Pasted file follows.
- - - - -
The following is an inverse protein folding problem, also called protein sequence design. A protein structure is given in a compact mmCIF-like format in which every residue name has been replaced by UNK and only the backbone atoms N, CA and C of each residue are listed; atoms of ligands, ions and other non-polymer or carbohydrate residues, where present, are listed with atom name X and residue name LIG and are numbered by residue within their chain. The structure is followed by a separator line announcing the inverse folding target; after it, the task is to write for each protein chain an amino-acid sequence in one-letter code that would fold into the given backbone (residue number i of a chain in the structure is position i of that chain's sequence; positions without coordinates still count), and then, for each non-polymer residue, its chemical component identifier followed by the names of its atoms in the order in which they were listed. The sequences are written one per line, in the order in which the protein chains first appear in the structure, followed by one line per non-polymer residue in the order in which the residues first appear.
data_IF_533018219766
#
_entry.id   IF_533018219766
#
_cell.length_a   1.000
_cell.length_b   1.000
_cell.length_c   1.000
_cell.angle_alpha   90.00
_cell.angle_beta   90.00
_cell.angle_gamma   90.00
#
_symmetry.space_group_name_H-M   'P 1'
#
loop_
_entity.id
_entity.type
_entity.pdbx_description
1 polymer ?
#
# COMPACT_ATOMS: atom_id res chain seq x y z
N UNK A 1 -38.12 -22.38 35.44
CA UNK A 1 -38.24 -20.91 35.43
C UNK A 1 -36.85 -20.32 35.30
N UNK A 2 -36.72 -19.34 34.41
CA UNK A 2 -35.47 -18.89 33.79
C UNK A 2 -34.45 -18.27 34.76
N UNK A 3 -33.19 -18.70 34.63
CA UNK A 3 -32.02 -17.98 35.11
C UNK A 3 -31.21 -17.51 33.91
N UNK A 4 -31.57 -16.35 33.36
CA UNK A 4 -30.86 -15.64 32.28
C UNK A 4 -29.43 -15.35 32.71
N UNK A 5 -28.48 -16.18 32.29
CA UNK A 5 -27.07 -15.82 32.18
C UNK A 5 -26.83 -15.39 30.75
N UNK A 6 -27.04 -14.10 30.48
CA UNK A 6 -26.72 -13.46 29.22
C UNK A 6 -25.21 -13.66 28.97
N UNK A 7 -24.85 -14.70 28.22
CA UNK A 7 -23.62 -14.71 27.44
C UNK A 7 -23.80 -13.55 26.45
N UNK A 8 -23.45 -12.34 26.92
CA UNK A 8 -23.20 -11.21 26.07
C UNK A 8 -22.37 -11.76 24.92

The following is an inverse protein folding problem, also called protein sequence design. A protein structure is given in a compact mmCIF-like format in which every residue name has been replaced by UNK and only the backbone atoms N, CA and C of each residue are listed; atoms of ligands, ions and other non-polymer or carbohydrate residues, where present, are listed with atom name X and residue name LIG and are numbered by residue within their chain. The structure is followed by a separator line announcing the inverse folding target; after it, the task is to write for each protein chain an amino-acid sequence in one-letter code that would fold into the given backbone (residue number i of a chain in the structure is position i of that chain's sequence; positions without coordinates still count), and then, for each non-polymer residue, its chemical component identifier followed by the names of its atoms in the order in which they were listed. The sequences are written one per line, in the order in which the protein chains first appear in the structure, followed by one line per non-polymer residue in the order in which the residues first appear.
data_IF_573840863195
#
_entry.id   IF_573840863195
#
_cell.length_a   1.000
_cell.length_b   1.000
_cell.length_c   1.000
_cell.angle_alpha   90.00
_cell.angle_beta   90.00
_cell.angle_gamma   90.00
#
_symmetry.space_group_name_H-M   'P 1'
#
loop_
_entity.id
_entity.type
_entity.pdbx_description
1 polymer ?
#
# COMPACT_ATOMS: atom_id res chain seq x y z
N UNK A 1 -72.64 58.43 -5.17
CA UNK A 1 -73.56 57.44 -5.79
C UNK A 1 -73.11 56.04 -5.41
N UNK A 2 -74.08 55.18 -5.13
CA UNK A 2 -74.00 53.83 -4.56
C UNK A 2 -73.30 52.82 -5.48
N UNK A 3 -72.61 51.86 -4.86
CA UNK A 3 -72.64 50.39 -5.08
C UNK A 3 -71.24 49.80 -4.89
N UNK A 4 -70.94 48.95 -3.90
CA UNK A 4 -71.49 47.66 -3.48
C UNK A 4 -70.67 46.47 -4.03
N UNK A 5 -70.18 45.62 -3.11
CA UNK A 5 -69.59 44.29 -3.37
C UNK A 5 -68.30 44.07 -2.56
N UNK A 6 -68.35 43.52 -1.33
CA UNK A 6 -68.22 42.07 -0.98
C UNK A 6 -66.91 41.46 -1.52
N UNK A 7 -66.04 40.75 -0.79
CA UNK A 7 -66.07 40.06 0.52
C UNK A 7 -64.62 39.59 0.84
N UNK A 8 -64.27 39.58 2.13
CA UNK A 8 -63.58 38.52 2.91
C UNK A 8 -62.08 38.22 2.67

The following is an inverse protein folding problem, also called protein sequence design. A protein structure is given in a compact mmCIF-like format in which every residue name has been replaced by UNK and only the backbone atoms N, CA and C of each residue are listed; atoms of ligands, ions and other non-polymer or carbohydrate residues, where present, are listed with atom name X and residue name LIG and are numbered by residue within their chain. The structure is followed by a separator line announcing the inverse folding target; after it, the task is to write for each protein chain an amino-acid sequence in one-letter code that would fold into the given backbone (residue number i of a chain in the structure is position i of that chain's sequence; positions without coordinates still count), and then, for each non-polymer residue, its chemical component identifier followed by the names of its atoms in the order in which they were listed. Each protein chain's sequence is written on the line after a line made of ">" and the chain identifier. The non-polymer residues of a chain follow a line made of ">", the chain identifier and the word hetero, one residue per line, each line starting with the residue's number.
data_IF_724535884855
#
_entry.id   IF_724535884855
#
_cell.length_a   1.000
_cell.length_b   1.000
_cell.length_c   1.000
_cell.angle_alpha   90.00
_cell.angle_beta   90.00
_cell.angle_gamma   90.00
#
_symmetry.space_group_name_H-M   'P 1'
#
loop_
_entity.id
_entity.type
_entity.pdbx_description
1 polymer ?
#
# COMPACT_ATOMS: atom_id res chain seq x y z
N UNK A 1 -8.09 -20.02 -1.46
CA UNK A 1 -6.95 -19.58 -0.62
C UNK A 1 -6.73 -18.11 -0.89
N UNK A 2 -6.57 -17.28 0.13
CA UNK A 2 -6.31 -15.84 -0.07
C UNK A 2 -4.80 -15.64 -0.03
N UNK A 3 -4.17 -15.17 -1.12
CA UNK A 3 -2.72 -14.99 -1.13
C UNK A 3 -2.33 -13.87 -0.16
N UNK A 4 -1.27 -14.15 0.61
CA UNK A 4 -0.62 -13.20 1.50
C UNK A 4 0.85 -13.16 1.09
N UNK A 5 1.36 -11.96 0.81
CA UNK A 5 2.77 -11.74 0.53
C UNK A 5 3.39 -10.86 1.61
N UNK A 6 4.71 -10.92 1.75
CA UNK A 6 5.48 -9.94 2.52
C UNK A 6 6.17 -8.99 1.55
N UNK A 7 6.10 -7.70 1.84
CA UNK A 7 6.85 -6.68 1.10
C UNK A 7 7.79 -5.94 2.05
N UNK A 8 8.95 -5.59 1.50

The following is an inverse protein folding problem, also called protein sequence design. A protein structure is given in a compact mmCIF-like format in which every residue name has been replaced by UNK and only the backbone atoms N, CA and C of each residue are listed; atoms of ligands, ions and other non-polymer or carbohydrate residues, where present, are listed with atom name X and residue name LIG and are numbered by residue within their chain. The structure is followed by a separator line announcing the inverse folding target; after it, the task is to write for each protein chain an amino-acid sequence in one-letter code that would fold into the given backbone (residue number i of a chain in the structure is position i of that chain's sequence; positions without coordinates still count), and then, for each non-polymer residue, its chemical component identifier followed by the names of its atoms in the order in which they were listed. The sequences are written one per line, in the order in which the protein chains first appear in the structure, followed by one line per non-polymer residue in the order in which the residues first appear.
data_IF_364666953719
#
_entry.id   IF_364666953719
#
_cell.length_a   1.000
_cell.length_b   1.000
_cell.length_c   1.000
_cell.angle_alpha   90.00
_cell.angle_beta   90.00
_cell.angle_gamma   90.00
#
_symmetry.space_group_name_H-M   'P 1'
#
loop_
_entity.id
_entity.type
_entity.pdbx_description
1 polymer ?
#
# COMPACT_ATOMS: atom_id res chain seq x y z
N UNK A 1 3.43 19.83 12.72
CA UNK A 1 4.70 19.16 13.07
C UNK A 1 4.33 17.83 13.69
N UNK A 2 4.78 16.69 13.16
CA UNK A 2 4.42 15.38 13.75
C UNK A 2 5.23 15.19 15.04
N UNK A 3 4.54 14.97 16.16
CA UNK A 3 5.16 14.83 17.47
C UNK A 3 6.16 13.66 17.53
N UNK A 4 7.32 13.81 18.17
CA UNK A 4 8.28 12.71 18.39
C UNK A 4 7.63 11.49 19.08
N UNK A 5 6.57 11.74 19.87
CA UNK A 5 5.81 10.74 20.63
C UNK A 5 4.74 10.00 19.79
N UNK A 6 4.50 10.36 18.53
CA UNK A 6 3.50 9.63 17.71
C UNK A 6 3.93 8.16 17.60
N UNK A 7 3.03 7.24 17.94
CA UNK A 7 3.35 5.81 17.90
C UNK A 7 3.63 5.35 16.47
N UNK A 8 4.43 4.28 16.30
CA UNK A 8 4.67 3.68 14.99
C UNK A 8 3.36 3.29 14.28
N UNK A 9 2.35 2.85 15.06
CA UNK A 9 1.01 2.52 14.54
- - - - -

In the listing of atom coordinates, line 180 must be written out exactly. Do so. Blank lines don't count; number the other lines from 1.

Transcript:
CA UNK A 9 1.01 2.52 14.54